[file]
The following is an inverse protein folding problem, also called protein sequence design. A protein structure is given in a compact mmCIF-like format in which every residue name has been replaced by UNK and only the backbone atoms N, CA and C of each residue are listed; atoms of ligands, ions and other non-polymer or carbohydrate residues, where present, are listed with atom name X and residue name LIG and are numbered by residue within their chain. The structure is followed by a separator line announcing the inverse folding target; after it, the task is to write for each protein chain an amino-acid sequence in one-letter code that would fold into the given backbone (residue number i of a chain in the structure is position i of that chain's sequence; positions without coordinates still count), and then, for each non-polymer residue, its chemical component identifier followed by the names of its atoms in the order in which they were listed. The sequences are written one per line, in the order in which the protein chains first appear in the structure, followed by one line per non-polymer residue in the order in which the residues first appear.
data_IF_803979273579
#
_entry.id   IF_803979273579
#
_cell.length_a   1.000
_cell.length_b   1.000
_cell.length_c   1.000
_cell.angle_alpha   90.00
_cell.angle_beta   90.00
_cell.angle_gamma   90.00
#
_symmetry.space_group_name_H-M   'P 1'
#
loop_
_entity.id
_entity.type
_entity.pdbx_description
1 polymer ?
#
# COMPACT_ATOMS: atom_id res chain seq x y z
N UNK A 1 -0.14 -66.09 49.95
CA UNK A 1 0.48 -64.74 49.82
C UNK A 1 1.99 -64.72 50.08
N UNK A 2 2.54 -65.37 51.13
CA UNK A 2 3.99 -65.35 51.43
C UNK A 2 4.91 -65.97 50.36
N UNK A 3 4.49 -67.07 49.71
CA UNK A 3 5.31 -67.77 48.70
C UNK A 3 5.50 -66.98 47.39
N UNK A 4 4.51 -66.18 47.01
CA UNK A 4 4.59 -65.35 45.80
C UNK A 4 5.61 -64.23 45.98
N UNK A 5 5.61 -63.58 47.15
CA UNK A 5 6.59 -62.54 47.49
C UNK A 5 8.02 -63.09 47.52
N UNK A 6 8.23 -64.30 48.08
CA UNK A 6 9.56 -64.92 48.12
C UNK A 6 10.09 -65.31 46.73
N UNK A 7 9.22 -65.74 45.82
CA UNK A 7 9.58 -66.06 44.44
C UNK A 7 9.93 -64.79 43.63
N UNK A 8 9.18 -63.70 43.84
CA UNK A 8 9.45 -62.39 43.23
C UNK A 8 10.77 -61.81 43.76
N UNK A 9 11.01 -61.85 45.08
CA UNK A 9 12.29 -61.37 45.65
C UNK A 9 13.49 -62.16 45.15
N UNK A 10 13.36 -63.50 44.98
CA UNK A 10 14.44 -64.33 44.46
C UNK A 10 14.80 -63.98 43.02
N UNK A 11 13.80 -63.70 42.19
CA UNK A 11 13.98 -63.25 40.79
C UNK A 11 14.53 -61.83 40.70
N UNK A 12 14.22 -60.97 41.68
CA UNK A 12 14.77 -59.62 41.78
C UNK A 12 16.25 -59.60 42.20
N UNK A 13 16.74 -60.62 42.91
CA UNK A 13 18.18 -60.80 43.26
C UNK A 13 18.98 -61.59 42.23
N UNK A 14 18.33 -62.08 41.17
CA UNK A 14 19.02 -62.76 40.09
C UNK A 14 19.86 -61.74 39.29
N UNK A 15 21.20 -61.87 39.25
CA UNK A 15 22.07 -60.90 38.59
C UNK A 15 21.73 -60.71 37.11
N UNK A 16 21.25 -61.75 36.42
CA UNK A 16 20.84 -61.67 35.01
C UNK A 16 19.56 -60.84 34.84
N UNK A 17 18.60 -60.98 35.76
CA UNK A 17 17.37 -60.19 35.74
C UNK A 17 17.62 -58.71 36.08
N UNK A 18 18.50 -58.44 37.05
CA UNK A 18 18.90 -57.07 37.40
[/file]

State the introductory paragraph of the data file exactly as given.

The following is an inverse protein folding problem, also called protein sequence design. A protein structure is given in a compact mmCIF-like format in which every residue name has been replaced by UNK and only the backbone atoms N, CA and C of each residue are listed; atoms of ligands, ions and other non-polymer or carbohydrate residues, where present, are listed with atom name X and residue name LIG and are numbered by residue within their chain. The structure is followed by a separator line announcing the inverse folding target; after it, the task is to write for each protein chain an amino-acid sequence in one-letter code that would fold into the given backbone (residue number i of a chain in the structure is position i of that chain's sequence; positions without coordinates still count), and then, for each non-polymer residue, its chemical component identifier followed by the names of its atoms in the order in which they were listed. The sequences are written one per line, in the order in which the protein chains first appear in the structure, followed by one line per non-polymer residue in the order in which the residues first appear.